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Neiman’s Offers Xmas Fantasies and Budget Items

The luxury retailer launches the 84th edition of Christmas Book.

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DALLAS — Talk about a wide range of price points.

This story first appeared in the October 6, 2010 issue of WWD.  Subscribe Today.

Neiman Marcus on Tuesday unveiled the 84th edition of a holiday season ritual, the retailer’s Christmas Book, offering requisite fantasy gifts such as a $1.5 million swimming pool floor by glass sculptor Dale Chihuly, as well as a $15 candlewick trimmer.

For the second consecutive year, almost half the items are priced at less than $250, said Gerald Barnes, president of Neiman Marcus Direct. In an acknowledgment of tough economic times, there are 63 gifts for $100 or less, including Tweezerman red crystal tweezers, Ugg men’s slippers and a pair of Waterford crystal Champagne flutes.

But there is luxury to spare, too, such as a $2,750 Giuliana Teso fur-hooded vest and a $29,500 diamond cuff by David Yurman.

Barnes unveiled 10 fantasy gifts at the retailer’s flagship here as red crushed velvet curtains dropped in front of six display windows and the store’s entrance on Ervay Street. The centerpiece was a 2011 Chevrolet Camaro convertible for $75,000.

“Isn’t that a beautiful car,” remarked Burt Tansky, who is retiring today as president and chief executive officer of Neiman Marcus Group and is the owner of a 1960 Jaguar antique and five other cars.

For those who opt not to drive, there was a $4,500 Tory Burch-styled Worksman tricycle for adults.

Neiman’s marked the 50th anniversary of its His & Hers holiday gifts by creating a one-of-a-kind colored diamond and 18-karat gold bracelet for $248,000, featuring charms of 11 gifts from the past, including a Chinese junk, an airplane and a robot. Each charm has a marquis-cut diamond in pink, blue, orange or yellow. The 164-page catalogue also commemorates the anniversary with a $50 coffee-table book of photographs, five $48 holiday ornaments and pictures of past gifts.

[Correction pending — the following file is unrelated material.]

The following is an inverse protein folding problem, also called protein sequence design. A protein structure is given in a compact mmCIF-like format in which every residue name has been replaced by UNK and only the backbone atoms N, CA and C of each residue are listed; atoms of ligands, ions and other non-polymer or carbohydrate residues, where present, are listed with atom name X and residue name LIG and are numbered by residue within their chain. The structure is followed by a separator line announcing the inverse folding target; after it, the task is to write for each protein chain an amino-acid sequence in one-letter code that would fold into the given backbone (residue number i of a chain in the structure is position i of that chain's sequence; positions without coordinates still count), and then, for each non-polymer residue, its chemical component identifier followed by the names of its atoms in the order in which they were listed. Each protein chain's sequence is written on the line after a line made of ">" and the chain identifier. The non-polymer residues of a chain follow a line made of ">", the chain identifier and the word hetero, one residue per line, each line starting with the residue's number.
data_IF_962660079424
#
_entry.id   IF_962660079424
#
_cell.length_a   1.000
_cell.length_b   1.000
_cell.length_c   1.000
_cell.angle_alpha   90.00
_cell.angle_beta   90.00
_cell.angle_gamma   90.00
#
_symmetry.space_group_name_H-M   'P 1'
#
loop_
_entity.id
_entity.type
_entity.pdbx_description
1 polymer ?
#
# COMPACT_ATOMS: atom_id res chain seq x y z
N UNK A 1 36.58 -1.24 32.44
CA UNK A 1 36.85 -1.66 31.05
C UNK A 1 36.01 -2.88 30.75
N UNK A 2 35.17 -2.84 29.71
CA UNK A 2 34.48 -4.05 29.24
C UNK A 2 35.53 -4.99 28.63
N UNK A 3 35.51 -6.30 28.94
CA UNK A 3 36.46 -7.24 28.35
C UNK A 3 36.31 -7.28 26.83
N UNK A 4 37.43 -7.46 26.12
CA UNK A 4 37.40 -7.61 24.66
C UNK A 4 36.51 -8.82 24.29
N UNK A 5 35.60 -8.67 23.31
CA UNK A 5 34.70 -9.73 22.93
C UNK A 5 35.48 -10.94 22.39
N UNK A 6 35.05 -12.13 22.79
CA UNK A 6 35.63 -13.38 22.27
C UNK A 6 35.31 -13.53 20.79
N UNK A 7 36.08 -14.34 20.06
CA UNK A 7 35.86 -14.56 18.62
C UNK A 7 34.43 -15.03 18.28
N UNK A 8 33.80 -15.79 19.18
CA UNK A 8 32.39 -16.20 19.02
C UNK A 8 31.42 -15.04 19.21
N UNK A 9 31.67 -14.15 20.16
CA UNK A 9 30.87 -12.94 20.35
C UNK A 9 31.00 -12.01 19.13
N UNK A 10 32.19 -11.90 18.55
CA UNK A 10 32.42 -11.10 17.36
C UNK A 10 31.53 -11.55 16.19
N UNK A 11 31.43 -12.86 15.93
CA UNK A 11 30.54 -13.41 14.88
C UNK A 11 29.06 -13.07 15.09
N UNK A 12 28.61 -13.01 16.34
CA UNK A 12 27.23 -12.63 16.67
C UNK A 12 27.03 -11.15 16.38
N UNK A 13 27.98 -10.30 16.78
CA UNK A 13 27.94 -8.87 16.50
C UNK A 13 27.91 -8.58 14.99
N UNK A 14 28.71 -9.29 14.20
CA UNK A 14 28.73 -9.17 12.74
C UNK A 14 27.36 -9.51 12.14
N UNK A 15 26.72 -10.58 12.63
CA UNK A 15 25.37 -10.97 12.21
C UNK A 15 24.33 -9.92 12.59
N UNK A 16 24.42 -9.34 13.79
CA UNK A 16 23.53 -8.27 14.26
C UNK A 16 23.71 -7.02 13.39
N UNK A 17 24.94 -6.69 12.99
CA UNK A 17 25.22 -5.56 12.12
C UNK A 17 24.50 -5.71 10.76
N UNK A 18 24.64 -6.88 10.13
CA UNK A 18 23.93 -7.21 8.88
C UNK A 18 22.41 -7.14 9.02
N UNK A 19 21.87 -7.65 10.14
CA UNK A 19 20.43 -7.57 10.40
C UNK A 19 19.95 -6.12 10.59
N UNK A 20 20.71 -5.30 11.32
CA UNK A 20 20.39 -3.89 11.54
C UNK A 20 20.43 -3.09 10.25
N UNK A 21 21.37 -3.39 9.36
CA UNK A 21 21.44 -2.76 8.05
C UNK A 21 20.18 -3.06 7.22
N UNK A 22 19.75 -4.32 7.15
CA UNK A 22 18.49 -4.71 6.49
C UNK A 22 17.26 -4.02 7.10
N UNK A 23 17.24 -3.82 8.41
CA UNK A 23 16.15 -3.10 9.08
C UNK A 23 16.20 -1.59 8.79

The store’s latest His & Hers gift is a $250,000 MetroShip luxury houseboat with translucent thermal walls. And among the most lavish presents is a $125,000 Avion tequila party for 75 people styled by celebrity event planner Colin Cowie with chef Todd English, mixologist Yusef Austin and DJ Donna d’Cruz.

Neiman’s has the bases covered for lovers of art, music and photography, offering a $9,500 three-day tour of Marfa, the west Texas desert town that has become a hotbed for contemporary art; a $7,500 handmade gourd ukulele by Los Angeles guitar maker Danny Ferrington, whose client list includes Keith Richards, Elvis Costello and Tony Blair, and a limited edition $17,500 Leica M9 digital camera. For kids, there is a $15,000 fully edible 4-by-5-foot gingerbread playhouse built by the confectioners at Dylan’s Candy Bar.

The only new category in the book is beauty tools, a two-page spread of devices such an oscillating body buffer. “They are an important part of our assortment this year,” Barnes noted.

The Christmas Book and the retailer’s entire Web site are available on the iPad.

In other news from Neiman’s, the company’s annual report, filed last week with the Securities and Exchange Commission, revealed that Tansky’s compensation more than tripled in his final full year at the helm, and successor Karen Katz’s pay almost doubled.

Tansky’s total compensation for the fiscal year ended July 31 was $7.9 million, 3.3 times his 2009 take of $2.4 million. His salary remained unchanged at just under $1.5 million, but he received option awards valued at $3.4 million, nonequity incentive plan compensation of $2.3 million and a discretionary bonus of $60,000, none of which he got in fiscal 2009.

Katz, who was executive vice president of the company and president and ceo of the Neiman Marcus Stores unit before her promotion to corporate ceo, earned $3.1 million, 87.6 percent above the $1.7 million grossed in 2009. Her salary remained at $898,000 and she received option awards of $532,000 and nonequity incentive plan compensation of $852,000, and a bonus of $36,000 — all against no such payments in 2009.

Jim Gold, president and ceo of the company’s Bergdorf Goodman unit, earned $1.6 million, up from $767,000.

For the full year, Neiman’s trimmed its losses to $1.8 million from $668 million, while revenues increased 1.4 percent to $3.69 billion.

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